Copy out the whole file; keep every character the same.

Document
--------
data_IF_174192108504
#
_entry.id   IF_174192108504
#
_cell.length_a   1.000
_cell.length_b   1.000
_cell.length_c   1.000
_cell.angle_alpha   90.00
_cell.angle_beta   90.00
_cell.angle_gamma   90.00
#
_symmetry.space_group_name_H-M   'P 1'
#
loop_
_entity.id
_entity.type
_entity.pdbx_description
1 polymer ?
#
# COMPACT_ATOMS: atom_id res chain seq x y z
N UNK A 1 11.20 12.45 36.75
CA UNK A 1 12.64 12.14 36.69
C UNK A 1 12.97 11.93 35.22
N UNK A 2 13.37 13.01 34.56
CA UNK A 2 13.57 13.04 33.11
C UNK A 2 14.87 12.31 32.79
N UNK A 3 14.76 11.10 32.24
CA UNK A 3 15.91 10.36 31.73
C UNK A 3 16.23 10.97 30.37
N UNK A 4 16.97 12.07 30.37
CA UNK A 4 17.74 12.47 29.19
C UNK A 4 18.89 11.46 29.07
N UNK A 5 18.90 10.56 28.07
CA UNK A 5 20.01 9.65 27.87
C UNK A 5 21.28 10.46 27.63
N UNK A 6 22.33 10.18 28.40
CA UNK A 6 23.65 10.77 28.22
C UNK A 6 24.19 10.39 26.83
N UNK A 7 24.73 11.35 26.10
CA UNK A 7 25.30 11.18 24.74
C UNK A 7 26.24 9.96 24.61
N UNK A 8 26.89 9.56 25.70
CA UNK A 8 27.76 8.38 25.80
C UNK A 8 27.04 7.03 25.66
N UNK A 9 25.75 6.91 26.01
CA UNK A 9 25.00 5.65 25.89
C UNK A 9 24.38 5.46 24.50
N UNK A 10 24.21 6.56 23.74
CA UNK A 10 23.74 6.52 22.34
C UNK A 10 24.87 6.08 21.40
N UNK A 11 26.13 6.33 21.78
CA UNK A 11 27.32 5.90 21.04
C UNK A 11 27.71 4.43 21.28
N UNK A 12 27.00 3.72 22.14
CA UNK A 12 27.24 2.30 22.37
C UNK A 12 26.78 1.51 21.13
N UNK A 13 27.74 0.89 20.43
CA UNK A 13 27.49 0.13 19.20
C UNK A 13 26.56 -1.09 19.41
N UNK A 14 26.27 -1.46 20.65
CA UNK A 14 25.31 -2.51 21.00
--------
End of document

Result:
data_IF_174192108504
#
_entry.id   IF_174192108504
#
_cell.length_a   1.000
_cell.length_b   1.000
_cell.length_c   1.000
_cell.angle_alpha   90.00
_cell.angle_beta   90.00
_cell.angle_gamma   90.00
#
_symmetry.space_group_name_H-M   'P 1'
#
loop_
_entity.id
_entity.type
_entity.pdbx_description
1 polymer ?
#
# COMPACT_ATOMS: atom_id res chain seq x y z
N UNK A 1 11.20 12.45 36.75
CA UNK A 1 12.64 12.14 36.69
C UNK A 1 12.97 11.93 35.22
N UNK A 2 13.37 13.01 34.56
CA UNK A 2 13.57 13.04 33.11
C UNK A 2 14.87 12.31 32.79
N UNK A 3 14.76 11.10 32.24
CA UNK A 3 15.91 10.36 31.73
C UNK A 3 16.23 10.97 30.37
N UNK A 4 16.97 12.07 30.37
CA UNK A 4 17.74 12.47 29.19
C UNK A 4 18.89 11.46 29.07
N UNK A 5 18.90 10.56 28.07
CA UNK A 5 20.01 9.65 27.87
C UNK A 5 21.28 10.46 27.63
N UNK A 6 22.33 10.18 28.40
CA UNK A 6 23.65 10.77 28.22
C UNK A 6 24.19 10.39 26.83
N UNK A 7 24.73 11.35 26.10
CA UNK A 7 25.30 11.18 24.74
C UNK A 7 26.24 9.96 24.61
N UNK A 8 26.89 9.56 25.70
CA UNK A 8 27.76 8.38 25.80
C UNK A 8 27.04 7.03 25.66
N UNK A 9 25.75 6.91 26.01
CA UNK A 9 25.00 5.65 25.89
C UNK A 9 24.38 5.46 24.50
N UNK A 10 24.21 6.56 23.74
CA UNK A 10 23.74 6.52 22.34
C UNK A 10 24.87 6.08 21.40
N UNK A 11 26.13 6.33 21.78
CA UNK A 11 27.32 5.90 21.04
C UNK A 11 27.71 4.43 21.28
N UNK A 12 27.00 3.72 22.14
CA UNK A 12 27.24 2.30 22.37
C UNK A 12 26.78 1.51 21.13
N UNK A 13 27.74 0.89 20.43
CA UNK A 13 27.49 0.13 19.20
C UNK A 13 26.56 -1.09 19.41
N UNK A 14 26.27 -1.46 20.65
CA UNK A 14 25.31 -2.51 21.00